How to Win More Money Than You Ever Could in Vegas

Two weeks ago, I had the pleasure to introduce chart-based trading of cannabis-related stocks to the attendees of the National Institute for Cannabis Investors Retreat. In this hot new sector, the profit opportunities are as large as cannabis stocks are volatile, so the presentation was very well attended.

And as we were in Las Vegas, the conversation naturally turned to gambling. Some people asked whether the kind of speculation us traders do when we make a trade is the same as the gambling going on in the casinos on the Strip.

Let me tell you, the difference couldn’t be greater.

Gambling is all about luck – hoping you overcome odds stacked against you to make a big score.

Speculation, on the other hand, is not. It is designed to systematically control risk and buy at advantageous prices to make money over many trials or trades/investments.

Let me explain

Why the U.S. May Not Have the Upper Hand in Trade War Negotiations

Last week, the trade war between the U.S and China took a step in the right direction. As I predicted would be the case right here in 10-Minute Millionaire, a “mini-deal” was reached whereby the U.S. agreed to delay the next round of tariffs, and China agreed to purchase American agricultural products.

Despite President Trump tweeting about striking a deal with China on trade last Friday, markets opened lower on Monday.

After weeks of tit-for-tat threats and leaks on trade hanging over the market, you’d think a deal would be welcome on Wall Street, even if it didn’t take on all the issues.

Yes, China had taken President Trump’s two main issues, intellectual property and subsidies, off the table. And yes, the White House had leaked plans a couple of weeks ago to potentially force Chinese companies to delist from U.S. stock exchanges, sending them into a tailspin.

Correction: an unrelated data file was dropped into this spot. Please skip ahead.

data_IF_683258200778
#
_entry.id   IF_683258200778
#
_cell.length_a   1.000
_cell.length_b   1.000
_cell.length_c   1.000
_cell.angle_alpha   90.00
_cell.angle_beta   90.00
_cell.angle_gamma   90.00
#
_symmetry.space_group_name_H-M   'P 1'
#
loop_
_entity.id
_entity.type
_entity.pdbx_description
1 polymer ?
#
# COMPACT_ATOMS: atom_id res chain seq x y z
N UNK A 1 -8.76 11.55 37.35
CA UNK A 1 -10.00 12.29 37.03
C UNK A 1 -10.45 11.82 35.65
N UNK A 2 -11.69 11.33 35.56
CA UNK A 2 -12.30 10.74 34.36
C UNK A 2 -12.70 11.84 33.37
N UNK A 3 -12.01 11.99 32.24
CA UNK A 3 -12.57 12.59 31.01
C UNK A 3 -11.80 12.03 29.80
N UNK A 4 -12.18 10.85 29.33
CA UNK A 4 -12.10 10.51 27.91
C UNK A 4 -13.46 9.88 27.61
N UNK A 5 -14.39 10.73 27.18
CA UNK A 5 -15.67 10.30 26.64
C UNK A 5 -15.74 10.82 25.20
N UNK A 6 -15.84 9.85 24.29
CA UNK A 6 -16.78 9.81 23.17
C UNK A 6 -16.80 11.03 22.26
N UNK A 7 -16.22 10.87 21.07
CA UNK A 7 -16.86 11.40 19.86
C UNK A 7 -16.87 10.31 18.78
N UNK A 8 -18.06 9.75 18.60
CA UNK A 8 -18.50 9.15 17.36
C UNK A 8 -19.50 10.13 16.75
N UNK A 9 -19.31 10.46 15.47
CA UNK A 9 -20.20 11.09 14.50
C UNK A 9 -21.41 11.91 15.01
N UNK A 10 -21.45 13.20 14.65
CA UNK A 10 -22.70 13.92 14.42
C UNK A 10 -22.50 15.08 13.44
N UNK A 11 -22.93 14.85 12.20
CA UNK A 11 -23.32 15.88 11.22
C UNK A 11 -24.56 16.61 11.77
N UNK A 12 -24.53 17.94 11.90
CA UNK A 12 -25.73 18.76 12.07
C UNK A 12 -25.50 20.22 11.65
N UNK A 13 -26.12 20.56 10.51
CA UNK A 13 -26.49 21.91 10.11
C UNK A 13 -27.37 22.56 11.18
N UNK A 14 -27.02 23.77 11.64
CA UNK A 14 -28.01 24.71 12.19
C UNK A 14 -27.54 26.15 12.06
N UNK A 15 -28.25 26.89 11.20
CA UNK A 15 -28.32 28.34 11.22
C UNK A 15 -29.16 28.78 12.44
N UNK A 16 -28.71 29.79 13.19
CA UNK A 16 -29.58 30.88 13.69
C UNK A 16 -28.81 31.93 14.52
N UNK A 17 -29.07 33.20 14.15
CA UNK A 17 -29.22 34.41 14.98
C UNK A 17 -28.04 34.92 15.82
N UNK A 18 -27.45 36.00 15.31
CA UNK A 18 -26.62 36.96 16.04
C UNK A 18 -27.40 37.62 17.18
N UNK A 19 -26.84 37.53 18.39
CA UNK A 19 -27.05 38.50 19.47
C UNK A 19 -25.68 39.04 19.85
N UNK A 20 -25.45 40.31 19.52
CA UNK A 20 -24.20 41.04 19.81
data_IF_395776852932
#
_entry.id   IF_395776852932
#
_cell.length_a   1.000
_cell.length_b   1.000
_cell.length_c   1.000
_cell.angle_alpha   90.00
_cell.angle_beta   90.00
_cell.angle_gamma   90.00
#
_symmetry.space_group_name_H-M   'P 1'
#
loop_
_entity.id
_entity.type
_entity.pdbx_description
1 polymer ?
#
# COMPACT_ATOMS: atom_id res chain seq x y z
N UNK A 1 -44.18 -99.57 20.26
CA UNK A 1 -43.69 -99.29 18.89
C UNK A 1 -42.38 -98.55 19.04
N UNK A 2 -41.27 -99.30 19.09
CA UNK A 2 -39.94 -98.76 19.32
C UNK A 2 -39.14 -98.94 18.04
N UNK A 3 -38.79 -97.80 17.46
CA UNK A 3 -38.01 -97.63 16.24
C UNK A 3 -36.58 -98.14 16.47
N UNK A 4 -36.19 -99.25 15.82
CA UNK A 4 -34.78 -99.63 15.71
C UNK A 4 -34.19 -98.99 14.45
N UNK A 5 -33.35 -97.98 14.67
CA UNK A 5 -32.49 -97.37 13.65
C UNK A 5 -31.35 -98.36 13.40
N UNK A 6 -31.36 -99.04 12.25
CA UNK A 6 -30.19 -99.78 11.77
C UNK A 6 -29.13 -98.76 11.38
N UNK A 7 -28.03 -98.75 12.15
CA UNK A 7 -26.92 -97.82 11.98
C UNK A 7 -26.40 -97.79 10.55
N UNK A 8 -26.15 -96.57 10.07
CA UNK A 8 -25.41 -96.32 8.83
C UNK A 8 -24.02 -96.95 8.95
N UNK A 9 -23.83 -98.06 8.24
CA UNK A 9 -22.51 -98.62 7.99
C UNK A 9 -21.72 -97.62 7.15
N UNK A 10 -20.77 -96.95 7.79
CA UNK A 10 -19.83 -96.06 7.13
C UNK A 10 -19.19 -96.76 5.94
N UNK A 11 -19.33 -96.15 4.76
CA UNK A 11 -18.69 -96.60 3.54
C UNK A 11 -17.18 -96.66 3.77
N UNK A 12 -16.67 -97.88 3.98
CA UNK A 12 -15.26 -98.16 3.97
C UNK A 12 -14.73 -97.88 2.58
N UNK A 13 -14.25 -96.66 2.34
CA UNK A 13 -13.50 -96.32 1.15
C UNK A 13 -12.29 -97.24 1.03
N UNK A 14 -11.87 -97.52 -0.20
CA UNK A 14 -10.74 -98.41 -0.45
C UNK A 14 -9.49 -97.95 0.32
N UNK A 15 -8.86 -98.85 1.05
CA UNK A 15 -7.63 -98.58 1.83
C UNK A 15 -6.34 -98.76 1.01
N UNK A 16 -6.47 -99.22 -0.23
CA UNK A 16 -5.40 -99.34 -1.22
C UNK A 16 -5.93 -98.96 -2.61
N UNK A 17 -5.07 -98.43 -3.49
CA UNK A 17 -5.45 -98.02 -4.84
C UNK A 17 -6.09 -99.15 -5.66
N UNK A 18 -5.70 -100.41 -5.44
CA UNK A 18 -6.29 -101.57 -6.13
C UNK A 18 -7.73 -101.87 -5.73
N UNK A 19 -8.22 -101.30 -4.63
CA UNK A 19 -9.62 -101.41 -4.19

But still, the two sides agreed to take a step back from a full-blown trade war. They struck a deal whereby Trump postponed the tariff hike on Chinese goods that had been meant to go into effect on Tuesday.

In return, China agreed to buy between $40 billion and $50 billion of American agricultural products.

Markets opened lower Monday anyway, as traders and analysts worried if any deal would get done – fueled by China casting a less optimistic tone about “phase one” of the deal being complete.

Then Tuesday, the markets had a strong up day as optimism (and presidential tweets) fueled a broad China-friendly ride higher.

These “will the deal or wont the deal get done” uncertainties are becoming the new form of trade trouble headline risk that traders have to navigate.

Here’s how the China trade discussion is changing – and how you can profit

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